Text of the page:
The Top 7 Things City Employees Need to Know about Relationships Between Superiors and Subordinates

 

1. City employees may not enter into a business or financial relationship with anyone who is their City superior or subordinate.

2. Business or financial relationships include cohabitation, shared ownership of property worth more than $100, leases of property, participation in lottery pools or savings clubs, outstanding loans of $25 or more, and any sale of goods or property of $25. Charitable donations or fundraising, such as selling Girl Scout cookies or donations to a charity marathon, are not business or financial relationships.

3. A superior is someone who has the power to affect the terms and conditions of a person’s employment. This includes the power to evaluate job performance, assign work, or approve leave requests.

4. Superiors may not solicit charitable donations or sales from subordinates but may contribute or purchase fundraising items (such as Girl Scout cookies) related to a subordinate’s charitable activities.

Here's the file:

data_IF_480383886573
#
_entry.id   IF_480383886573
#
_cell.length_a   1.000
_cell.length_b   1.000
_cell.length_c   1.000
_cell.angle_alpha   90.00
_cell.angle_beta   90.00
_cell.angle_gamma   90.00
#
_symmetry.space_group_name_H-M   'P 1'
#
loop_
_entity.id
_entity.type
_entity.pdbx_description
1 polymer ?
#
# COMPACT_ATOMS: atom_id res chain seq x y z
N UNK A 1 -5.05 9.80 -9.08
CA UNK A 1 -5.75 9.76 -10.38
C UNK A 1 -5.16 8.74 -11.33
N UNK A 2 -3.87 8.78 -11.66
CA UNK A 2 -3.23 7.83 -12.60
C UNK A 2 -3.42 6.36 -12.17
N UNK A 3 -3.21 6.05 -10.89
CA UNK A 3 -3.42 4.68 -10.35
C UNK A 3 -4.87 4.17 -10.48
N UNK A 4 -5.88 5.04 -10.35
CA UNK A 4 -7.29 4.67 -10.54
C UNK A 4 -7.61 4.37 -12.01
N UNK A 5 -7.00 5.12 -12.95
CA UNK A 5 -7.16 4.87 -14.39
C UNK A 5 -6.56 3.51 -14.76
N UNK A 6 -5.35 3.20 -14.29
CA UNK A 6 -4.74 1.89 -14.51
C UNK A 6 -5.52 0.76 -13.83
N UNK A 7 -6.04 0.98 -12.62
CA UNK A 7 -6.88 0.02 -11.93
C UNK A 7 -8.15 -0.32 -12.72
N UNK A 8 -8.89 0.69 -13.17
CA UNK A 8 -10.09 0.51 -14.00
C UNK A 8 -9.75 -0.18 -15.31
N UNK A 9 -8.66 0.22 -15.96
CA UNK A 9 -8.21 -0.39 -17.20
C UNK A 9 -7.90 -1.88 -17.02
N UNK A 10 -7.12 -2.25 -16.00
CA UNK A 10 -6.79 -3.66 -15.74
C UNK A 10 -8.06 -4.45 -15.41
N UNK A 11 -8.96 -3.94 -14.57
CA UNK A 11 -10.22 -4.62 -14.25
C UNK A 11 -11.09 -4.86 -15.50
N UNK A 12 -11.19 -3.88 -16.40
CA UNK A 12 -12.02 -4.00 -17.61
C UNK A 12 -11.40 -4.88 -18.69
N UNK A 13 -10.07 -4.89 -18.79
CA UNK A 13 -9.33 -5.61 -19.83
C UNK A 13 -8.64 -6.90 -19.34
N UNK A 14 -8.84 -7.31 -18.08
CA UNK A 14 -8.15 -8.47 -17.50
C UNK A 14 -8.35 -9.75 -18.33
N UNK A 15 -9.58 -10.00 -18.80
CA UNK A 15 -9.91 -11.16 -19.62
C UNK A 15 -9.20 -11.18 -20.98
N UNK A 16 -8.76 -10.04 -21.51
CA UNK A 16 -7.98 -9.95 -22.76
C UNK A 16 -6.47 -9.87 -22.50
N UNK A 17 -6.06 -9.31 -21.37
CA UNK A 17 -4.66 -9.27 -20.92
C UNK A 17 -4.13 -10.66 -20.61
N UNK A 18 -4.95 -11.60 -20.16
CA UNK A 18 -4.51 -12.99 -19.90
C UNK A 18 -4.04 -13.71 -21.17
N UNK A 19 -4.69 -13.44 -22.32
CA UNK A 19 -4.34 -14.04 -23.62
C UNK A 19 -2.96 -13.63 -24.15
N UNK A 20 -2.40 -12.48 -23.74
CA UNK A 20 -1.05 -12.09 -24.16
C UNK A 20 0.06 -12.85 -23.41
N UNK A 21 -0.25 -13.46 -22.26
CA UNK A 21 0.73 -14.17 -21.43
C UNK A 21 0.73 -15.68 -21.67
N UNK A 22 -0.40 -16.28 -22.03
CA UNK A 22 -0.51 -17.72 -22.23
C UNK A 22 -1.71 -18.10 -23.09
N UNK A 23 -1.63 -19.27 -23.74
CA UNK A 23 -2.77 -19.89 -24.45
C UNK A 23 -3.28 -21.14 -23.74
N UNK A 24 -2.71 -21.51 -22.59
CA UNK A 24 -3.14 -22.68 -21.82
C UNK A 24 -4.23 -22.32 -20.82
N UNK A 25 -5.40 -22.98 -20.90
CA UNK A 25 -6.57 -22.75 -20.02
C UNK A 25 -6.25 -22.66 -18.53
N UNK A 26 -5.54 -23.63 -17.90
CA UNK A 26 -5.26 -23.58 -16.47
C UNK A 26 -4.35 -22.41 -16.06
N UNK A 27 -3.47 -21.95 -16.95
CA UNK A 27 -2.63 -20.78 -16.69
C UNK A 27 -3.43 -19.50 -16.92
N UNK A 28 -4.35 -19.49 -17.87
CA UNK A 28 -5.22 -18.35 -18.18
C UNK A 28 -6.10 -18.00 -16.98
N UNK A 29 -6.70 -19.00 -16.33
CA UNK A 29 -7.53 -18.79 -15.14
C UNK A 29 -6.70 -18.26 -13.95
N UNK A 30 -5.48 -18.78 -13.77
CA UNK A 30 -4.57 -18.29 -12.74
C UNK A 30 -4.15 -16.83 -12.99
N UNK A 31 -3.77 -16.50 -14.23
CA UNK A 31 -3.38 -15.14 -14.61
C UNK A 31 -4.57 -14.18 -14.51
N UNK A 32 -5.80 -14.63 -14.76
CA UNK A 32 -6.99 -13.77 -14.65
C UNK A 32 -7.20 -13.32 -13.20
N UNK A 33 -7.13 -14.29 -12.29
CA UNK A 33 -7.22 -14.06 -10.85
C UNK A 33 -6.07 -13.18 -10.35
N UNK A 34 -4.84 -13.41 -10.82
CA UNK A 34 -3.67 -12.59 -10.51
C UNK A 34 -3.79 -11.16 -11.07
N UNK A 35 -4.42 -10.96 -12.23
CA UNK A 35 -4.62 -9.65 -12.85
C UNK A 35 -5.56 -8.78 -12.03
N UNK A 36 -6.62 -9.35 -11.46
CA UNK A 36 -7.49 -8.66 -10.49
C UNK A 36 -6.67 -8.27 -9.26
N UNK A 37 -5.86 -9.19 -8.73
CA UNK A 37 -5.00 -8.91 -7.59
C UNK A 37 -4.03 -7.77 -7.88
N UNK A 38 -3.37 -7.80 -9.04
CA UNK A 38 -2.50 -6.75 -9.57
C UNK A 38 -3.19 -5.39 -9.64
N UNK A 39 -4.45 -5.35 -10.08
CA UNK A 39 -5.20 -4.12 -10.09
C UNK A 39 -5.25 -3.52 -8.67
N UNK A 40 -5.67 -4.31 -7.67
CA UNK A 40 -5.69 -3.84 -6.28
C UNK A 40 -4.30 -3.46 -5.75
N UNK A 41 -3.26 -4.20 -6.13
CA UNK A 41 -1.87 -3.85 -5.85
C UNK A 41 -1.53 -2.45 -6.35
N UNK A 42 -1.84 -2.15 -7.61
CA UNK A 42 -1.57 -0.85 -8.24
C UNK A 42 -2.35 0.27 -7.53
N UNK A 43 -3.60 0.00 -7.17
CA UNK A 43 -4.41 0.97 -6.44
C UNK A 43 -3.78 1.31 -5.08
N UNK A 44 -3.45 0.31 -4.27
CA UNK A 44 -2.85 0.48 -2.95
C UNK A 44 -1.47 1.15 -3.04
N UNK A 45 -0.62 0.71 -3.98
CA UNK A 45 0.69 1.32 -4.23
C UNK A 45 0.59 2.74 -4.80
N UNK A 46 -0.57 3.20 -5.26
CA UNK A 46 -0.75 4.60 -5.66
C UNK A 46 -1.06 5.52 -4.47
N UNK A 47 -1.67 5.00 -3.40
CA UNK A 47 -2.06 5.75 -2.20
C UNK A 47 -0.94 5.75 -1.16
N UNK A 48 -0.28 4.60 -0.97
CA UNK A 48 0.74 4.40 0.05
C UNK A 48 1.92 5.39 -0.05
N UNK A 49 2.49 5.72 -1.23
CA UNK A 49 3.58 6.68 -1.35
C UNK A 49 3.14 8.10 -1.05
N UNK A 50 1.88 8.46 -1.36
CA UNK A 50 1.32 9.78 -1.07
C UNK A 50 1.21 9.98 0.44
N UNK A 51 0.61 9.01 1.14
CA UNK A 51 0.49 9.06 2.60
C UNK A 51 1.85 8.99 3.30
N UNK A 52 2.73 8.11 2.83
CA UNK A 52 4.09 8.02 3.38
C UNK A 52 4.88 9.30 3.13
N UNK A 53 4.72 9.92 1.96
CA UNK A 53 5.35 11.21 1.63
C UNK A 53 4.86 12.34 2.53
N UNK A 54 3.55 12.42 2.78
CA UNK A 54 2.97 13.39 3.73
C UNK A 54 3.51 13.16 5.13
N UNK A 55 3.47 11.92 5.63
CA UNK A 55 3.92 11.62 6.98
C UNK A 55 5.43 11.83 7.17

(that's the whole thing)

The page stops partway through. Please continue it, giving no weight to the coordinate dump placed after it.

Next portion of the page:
5. Coworkers of equal rank may solicit donations or sales from each other and may contribute or purchase any amount related to a subordinate’s charitable activities.

6. Superiors and subordinates may jointly participate in and contribute to intra-office social events such as baby showers, holiday parties, and retirement parties. For such events, all contributions should be voluntary and should not be solicited by the superior.

7. Superiors may only accept gifts from subordinates on significant life events, such as a wedding or the birth or adoption of a child. Superiors may not accept gifts from subordinates other than those offered on significant life events and thus may not accept gifts on annual events such as birthdays and holidays. For more information about gifts, see the Gifts FAQ.

 

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